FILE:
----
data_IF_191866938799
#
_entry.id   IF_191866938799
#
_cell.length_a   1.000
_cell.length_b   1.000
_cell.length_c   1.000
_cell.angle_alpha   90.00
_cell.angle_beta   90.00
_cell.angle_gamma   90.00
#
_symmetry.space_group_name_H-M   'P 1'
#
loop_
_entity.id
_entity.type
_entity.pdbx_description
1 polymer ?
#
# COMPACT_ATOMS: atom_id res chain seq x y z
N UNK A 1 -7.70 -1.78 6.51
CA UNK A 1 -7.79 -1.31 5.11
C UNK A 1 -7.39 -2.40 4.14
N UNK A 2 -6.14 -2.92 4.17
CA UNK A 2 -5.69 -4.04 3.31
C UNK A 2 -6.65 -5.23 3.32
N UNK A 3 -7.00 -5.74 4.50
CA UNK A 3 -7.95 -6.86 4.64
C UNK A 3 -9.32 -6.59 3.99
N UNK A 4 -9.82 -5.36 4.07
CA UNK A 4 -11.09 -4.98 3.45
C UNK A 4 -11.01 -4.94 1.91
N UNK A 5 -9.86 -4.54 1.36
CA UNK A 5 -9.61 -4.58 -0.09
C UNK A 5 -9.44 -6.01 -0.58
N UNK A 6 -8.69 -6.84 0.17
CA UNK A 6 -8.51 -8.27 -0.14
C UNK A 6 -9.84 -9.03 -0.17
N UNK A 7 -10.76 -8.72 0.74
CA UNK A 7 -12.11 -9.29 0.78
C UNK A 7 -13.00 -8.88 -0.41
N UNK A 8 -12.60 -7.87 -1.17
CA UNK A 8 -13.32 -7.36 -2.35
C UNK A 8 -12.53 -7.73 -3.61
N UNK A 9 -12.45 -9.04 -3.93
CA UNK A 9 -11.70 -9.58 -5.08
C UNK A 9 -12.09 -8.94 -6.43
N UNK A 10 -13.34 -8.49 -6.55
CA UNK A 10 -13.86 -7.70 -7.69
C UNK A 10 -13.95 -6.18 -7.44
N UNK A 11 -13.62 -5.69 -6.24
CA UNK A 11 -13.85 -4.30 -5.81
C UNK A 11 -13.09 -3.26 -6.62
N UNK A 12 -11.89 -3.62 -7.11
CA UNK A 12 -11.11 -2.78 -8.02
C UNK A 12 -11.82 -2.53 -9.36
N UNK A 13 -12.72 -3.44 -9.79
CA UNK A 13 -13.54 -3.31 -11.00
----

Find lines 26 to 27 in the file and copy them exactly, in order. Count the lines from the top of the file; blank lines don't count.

C UNK A 2 -6.65 -5.23 3.32
N UNK A 3 -7.00 -5.74 4.50